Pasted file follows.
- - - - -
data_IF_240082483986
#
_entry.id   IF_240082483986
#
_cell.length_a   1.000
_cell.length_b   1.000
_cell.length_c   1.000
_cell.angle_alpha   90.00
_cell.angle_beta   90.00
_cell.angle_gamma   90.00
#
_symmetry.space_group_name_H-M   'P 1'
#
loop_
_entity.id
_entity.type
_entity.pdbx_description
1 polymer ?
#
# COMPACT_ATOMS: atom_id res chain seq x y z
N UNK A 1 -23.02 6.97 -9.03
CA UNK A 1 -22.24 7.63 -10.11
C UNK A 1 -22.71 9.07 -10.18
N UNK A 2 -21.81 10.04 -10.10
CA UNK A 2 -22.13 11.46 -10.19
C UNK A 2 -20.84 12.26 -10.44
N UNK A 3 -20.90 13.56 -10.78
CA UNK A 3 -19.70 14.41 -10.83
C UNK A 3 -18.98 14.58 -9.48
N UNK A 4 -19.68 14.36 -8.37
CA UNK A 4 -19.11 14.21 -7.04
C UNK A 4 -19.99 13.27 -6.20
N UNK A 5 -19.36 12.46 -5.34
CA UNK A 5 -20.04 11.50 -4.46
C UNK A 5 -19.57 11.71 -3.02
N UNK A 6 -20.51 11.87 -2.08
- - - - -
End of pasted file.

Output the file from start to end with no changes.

data_IF_240082483986
#
_entry.id   IF_240082483986
#
_cell.length_a   1.000
_cell.length_b   1.000
_cell.length_c   1.000
_cell.angle_alpha   90.00
_cell.angle_beta   90.00
_cell.angle_gamma   90.00
#
_symmetry.space_group_name_H-M   'P 1'
#
loop_
_entity.id
_entity.type
_entity.pdbx_description
1 polymer ?
#
# COMPACT_ATOMS: atom_id res chain seq x y z
N UNK A 1 -23.02 6.97 -9.03
CA UNK A 1 -22.24 7.63 -10.11
C UNK A 1 -22.71 9.07 -10.18
N UNK A 2 -21.81 10.04 -10.10
CA UNK A 2 -22.13 11.46 -10.19
C UNK A 2 -20.84 12.26 -10.44
N UNK A 3 -20.90 13.56 -10.78
CA UNK A 3 -19.70 14.41 -10.83
C UNK A 3 -18.98 14.58 -9.48
N UNK A 4 -19.68 14.36 -8.37
CA UNK A 4 -19.11 14.21 -7.04
C UNK A 4 -19.99 13.27 -6.20
N UNK A 5 -19.36 12.46 -5.34
CA UNK A 5 -20.04 11.50 -4.46
C UNK A 5 -19.57 11.71 -3.02
N UNK A 6 -20.51 11.87 -2.08